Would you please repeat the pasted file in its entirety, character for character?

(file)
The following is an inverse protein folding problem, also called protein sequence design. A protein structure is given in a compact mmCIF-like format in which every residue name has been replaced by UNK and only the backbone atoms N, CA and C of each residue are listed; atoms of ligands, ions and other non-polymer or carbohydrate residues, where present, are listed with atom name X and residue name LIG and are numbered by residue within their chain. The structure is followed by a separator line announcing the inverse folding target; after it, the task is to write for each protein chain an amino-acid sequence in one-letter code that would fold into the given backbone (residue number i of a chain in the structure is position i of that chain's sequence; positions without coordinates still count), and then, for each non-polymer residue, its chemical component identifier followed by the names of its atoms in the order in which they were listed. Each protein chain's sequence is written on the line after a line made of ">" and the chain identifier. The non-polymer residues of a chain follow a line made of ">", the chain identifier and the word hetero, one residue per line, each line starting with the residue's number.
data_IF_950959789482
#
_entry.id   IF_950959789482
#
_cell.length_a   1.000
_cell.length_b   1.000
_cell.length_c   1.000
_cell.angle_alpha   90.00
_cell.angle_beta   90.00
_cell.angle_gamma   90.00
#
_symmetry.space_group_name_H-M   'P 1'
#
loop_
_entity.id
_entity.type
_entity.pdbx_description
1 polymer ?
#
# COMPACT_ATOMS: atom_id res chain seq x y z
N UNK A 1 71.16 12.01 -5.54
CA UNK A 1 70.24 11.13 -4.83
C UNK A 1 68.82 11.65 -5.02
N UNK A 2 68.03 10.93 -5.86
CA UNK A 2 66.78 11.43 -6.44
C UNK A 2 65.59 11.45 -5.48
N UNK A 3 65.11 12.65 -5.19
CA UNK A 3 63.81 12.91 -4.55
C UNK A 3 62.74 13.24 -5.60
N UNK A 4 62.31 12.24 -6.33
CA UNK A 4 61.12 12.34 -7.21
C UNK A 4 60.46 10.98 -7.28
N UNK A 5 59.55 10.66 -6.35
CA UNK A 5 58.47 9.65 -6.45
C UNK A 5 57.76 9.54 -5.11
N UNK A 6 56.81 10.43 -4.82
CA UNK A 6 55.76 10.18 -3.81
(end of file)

The following is an inverse protein folding problem, also called protein sequence design. A protein structure is given in a compact mmCIF-like format in which every residue name has been replaced by UNK and only the backbone atoms N, CA and C of each residue are listed; atoms of ligands, ions and other non-polymer or carbohydrate residues, where present, are listed with atom name X and residue name LIG and are numbered by residue within their chain. The structure is followed by a separator line announcing the inverse folding target; after it, the task is to write for each protein chain an amino-acid sequence in one-letter code that would fold into the given backbone (residue number i of a chain in the structure is position i of that chain's sequence; positions without coordinates still count), and then, for each non-polymer residue, its chemical component identifier followed by the names of its atoms in the order in which they were listed. Each protein chain's sequence is written on the line after a line made of ">" and the chain identifier. The non-polymer residues of a chain follow a line made of ">", the chain identifier and the word hetero, one residue per line, each line starting with the residue's number.
data_IF_950959789482
#
_entry.id   IF_950959789482
#
_cell.length_a   1.000
_cell.length_b   1.000
_cell.length_c   1.000
_cell.angle_alpha   90.00
_cell.angle_beta   90.00
_cell.angle_gamma   90.00
#
_symmetry.space_group_name_H-M   'P 1'
#
loop_
_entity.id
_entity.type
_entity.pdbx_description
1 polymer ?
#
# COMPACT_ATOMS: atom_id res chain seq x y z
N UNK A 1 71.16 12.01 -5.54
CA UNK A 1 70.24 11.13 -4.83
C UNK A 1 68.82 11.65 -5.02
N UNK A 2 68.03 10.93 -5.86
CA UNK A 2 66.78 11.43 -6.44
C UNK A 2 65.59 11.45 -5.48
N UNK A 3 65.11 12.65 -5.19
CA UNK A 3 63.81 12.91 -4.55
C UNK A 3 62.74 13.24 -5.60
N UNK A 4 62.31 12.24 -6.33
CA UNK A 4 61.12 12.34 -7.21
C UNK A 4 60.46 10.98 -7.28
N UNK A 5 59.55 10.66 -6.35
CA UNK A 5 58.47 9.65 -6.45
C UNK A 5 57.76 9.54 -5.11
N UNK A 6 56.81 10.43 -4.82
CA UNK A 6 55.76 10.18 -3.81